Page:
Doesn’t change the fact that lots of companies would feel more comfortable having hosting in their home territory for all kinds of local-law issues/reasons, which is the core point you’re making 🙂

  11. Scott, I think that using a SaaS process modeling tool is a pretty low risk for privacy, since it shouldn’t contain any of your internal or customer data — it’s your process models, not the executing processes. The only thing that it likely to be gleaned from process models is intellectual property or trade secrets, which the US government is probably not interested in. If these were executing processes, as in Appian, then customer identification and financial data could be accessed, which is what both financial companies and governments are more concerned about.

  12. I know that I am asking for the neo-Luddite label, but from Google transferring blame to China for what was a huge “cloud burst” with Gmail to the security issues Sandy raises here — all mixed liberally with ever declining hardware prices, SaaS just ain’t worth the risk.

  13. Alex, I completely disagree — SaaS is worth the risk, but you just have to be aware of what those risks are, and manage the appropriately. On-premise systems have shown to be insecure for a number of reasons ranging from social engineering to firewall breaches, so nothing is absolutely safe, but most of us are protected by the fact that we don’t do anything interesting enough for anyone to want to hack into it.

  14. I recently got a response to my Patriot Act inquiry form a vendor. I am sharing it here as a discussion point. I still don’t think it is valid but they made some good points. I did not take the time to point out my concerns in this post, like without a court order that you mentioned.

    “Third, we appreciate your concerns about the U.S. government’s potential usage of the USA Patriot Act to access your customer’s information. However, existing treaties between the U.S. and the Canada that were in place before the USA Patriot Act already permits the U.S. and Canadian governments to share information when cooperating in law enforcement activities, and it is highly unlikely that the U.S. government would use the USA Patriot Act to obtain your customers’ records if they were stored with our solution in the U.S.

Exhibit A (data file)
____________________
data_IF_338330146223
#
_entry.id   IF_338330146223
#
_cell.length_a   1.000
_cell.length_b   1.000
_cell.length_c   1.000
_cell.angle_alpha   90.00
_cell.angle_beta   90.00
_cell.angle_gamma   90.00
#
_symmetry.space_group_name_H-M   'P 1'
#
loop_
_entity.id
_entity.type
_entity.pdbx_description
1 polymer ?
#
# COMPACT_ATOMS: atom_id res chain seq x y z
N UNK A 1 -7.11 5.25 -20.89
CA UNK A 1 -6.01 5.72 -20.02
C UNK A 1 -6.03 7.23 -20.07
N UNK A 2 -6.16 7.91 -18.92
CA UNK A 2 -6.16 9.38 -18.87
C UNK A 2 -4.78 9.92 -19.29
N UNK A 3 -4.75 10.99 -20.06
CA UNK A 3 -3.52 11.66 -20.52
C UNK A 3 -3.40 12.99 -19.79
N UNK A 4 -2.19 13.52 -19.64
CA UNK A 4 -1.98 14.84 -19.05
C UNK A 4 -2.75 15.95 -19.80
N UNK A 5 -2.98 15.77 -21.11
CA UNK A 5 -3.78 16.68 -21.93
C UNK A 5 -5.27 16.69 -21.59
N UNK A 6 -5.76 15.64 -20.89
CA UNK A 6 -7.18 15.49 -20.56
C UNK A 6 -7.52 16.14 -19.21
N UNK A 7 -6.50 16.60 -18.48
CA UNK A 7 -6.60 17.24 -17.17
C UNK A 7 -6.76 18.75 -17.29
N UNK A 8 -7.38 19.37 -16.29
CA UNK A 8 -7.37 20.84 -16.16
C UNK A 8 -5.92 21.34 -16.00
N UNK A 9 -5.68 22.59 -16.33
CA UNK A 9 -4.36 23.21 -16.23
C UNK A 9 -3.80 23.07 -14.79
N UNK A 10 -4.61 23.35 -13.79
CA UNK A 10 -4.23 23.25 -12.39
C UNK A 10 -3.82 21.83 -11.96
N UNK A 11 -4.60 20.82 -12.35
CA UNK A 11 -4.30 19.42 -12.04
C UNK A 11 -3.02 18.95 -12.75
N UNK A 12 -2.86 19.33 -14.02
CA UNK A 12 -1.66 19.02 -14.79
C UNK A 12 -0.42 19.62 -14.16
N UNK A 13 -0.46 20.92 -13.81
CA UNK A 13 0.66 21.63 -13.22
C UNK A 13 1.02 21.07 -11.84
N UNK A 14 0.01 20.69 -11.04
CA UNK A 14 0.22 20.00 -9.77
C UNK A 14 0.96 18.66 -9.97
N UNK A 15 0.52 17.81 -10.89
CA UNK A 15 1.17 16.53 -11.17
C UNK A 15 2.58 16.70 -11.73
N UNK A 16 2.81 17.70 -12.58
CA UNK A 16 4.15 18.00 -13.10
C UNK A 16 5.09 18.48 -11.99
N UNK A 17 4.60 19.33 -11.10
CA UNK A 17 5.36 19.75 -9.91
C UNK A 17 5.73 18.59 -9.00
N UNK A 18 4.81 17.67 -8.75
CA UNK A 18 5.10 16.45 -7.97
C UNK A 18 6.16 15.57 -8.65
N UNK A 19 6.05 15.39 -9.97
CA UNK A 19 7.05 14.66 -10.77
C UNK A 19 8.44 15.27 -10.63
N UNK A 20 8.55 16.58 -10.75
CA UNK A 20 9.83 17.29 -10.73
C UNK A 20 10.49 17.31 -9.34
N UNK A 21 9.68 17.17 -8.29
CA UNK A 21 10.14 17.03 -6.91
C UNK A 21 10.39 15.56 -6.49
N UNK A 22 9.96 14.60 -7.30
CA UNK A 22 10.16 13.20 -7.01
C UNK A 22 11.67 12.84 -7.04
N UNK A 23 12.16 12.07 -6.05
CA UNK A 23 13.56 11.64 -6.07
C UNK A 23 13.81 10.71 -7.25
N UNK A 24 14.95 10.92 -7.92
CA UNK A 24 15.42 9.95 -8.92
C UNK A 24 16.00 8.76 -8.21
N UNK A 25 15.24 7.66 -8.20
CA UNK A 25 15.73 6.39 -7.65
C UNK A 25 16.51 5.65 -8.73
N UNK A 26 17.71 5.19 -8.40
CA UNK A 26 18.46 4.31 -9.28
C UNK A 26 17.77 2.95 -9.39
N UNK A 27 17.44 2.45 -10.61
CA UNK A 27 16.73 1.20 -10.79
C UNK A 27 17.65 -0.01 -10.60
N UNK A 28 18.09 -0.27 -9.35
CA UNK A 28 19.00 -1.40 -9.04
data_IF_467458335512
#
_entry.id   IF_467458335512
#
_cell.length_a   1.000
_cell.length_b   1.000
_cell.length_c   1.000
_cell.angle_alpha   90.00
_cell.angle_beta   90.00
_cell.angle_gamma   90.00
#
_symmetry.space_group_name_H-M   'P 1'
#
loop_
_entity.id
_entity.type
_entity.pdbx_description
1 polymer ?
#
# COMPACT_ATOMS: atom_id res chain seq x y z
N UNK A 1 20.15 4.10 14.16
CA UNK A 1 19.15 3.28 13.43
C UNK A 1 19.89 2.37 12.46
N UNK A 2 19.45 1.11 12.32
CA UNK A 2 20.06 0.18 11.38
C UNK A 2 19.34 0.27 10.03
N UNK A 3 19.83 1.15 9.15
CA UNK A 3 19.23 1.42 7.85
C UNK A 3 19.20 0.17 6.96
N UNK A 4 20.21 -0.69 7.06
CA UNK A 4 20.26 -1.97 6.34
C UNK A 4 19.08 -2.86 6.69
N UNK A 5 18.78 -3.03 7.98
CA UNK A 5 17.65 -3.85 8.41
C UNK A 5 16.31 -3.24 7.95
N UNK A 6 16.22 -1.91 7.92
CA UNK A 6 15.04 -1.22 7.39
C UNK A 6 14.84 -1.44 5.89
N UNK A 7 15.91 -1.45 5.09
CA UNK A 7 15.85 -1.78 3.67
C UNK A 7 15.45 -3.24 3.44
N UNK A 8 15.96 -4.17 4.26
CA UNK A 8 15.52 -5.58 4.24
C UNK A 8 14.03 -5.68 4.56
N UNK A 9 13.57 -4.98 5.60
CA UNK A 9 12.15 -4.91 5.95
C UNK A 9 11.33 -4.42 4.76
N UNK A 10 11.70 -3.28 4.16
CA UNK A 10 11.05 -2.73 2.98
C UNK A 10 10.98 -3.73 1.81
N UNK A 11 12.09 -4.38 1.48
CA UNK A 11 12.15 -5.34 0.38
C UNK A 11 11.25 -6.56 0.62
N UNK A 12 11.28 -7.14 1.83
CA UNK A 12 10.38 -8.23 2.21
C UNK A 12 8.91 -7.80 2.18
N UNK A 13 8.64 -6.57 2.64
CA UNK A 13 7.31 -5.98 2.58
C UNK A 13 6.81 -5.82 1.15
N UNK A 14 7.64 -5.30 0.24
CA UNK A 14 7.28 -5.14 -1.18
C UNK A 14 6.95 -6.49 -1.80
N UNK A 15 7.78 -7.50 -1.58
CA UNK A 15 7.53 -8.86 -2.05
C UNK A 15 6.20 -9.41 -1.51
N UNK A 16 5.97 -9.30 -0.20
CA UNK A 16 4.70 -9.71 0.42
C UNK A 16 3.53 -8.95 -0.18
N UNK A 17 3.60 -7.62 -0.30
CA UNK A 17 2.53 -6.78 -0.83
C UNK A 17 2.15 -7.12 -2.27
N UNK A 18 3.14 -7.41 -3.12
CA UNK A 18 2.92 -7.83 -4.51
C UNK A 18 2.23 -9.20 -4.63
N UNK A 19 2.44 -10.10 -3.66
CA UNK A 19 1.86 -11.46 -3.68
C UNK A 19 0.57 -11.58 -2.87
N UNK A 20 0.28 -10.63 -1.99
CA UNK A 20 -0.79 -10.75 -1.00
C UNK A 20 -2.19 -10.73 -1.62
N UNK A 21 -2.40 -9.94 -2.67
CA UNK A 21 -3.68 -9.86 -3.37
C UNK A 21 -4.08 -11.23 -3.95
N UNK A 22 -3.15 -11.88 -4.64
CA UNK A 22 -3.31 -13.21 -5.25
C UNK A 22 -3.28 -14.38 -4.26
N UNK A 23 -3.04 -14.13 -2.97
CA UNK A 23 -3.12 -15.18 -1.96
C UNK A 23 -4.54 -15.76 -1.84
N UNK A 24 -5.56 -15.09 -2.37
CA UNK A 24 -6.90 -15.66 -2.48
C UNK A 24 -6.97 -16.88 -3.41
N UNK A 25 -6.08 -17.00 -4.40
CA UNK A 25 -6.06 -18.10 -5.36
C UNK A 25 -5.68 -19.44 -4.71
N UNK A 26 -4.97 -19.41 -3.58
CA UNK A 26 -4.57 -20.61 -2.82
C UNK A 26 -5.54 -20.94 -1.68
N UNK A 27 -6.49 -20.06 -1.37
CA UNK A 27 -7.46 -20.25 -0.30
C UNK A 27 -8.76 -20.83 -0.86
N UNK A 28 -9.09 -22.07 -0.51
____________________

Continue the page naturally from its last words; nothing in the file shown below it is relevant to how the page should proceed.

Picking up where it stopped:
The Mutual Legal Assistance Treaty of 1985 governs the sharing of personal information between Canadian and U.S. government agencies for law enforcement purposes. The treaty states, that “[a] Party seeking to obtain documents, records, or other articles known to be located in the territory of the other Party shall request assistance pursuant to the provisions of this Treaty,” except when both countries otherwise agree. Pursuant to this treaty, for law enforcement purposes, the U.S. government may request Canada’s assistance to access information stored in Canada. Therefore, the ability of the U.S. government to legally access to Canadian records, even if such records are stored in Canada, already existed before the passage of the USA Patriot Act.

    Also, it is highly unlikely that the U.S. government would use the USA Patriot Act to access your information. In a 2004 Submission to the Information and Privacy Commissioner of British Columbia concerning the risks of outsourcing the personal information of British Columbians to the U.S., British Columbia Attorney General Geoff Plant stated that the “risk of access to Canadian information under the Patriot Act” is “minimal.””

  15. JB, thanks for passing this on. I would love to be able turn this around, and ask how many US companies would allow their data to be stored in another country, especially one that allowed those records to be accessed without them being informed (much less giving consent). I would guess that the reaction would be much the same as Canadian companies are having to storing their data in the US.